Arlington National Cemetery is phasing in enhanced security measures for those who visit the cemetery. In addition to random ID checks and other security measures already in place, the cemetery will require visitors to go through additional screening. (YouTube/Arlington National Cemetery)

Visitors to Arlington National Cemetery will soon be required to undergo additional screening and other security measures, officials said.

Jennifer Lynch, a spokeswoman, said officers conduct random identification checks at the final resting place for more than 400,000 veterans and their families. But officials announced Monday that all motorists entering the cemetery must present officers with a valid driver’s license — and their vehicles will be subject to random inspections.

During those inspections, passengers may be required to show identification.

Lynch said the Army directed overall security increases after a July 2015 shooting at a Tennessee recruiting center. The cemetery started random checks before the shooting, and she said these updated measures are an enhancement.

Ronald Walden, a security guard at Arlington National Cemetery, monitors vehicle access. (Rachel Larue/Arlington National Cemetery)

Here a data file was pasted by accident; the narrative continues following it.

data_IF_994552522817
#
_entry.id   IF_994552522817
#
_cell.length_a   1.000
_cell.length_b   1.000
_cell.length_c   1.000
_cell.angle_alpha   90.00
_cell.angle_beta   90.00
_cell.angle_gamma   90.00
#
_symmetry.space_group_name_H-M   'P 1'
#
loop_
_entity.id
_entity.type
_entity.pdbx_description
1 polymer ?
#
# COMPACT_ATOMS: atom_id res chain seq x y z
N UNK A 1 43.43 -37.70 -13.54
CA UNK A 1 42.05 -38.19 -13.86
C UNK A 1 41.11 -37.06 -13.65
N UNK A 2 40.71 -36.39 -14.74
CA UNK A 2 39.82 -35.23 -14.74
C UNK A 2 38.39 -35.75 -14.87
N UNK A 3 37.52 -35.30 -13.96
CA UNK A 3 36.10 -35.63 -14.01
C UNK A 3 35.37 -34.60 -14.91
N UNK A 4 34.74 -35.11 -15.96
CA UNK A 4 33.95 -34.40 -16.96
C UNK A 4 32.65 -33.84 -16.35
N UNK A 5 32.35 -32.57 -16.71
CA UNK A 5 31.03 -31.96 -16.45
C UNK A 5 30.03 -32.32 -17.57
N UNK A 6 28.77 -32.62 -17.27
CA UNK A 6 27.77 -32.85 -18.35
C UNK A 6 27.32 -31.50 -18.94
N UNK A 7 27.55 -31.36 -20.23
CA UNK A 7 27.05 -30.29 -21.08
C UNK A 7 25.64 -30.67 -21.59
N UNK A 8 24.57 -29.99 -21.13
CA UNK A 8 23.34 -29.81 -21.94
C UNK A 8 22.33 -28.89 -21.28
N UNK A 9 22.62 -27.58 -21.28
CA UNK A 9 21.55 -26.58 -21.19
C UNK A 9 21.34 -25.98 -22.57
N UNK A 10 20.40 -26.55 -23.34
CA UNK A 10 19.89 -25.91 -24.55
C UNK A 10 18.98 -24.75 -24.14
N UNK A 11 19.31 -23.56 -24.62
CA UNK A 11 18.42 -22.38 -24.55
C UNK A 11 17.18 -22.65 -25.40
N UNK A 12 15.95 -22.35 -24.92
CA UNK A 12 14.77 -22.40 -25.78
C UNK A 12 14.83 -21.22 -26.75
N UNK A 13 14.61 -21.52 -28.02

“This is our nation’s premier national cemetery and we want to be sure that when people visit the site, they feel safe and secure,” Lynch said.

In addition, beginning in November, the cemetery will implement visitor screening measures, including bag checks.

All pedestrians will be screened through the Cemetery’s welcome center. According to a news release, there will be express screening lines for visitors who do not have bags and for those with disabilities.

Lynch said cemetery officials are asking visitors to limit what they bring. Prohibited items include firearms, fireworks and knives with blades longer than three inches, according to a cemetery website.

About 3 to 4 million people visit the 624-acre cemetery each year, officials said.

Vehicle traffic throughout the cemetery is restricted. Only those attending funerals or ceremonies, or those with temporary or permanent gravesite vehicle passes are generally permitted to drive to gravesites.